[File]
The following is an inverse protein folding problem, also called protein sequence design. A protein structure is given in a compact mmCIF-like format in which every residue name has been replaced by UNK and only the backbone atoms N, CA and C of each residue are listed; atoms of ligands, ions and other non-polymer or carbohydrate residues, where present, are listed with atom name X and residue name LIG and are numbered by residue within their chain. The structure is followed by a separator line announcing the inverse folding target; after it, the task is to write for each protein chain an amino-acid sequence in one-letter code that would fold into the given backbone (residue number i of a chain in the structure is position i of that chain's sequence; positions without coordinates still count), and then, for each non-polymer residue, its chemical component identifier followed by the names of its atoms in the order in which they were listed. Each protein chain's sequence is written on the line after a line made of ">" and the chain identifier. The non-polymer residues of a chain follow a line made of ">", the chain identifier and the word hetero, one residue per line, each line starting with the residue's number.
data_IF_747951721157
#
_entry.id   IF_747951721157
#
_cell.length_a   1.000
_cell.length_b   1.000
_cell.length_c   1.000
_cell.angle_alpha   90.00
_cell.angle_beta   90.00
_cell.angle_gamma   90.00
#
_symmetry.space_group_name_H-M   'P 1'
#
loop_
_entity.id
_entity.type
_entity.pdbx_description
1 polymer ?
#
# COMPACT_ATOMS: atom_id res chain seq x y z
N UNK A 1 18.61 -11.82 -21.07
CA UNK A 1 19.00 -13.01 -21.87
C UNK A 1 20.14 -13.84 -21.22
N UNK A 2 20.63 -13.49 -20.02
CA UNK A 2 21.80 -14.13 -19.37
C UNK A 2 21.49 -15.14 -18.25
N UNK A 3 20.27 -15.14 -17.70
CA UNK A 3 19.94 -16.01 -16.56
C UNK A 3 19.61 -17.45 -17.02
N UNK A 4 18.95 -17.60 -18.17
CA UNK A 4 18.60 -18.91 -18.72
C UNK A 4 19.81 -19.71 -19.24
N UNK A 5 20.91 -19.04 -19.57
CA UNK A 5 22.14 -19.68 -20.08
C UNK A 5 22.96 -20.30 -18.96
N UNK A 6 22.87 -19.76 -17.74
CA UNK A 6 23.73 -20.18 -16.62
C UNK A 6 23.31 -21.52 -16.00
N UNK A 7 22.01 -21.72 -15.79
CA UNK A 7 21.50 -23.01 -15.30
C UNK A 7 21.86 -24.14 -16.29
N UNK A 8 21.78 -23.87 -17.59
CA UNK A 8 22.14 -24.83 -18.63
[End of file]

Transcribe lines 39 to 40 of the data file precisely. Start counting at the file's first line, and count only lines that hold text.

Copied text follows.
C UNK A 6 23.31 -21.52 -16.00
N UNK A 7 22.01 -21.72 -15.79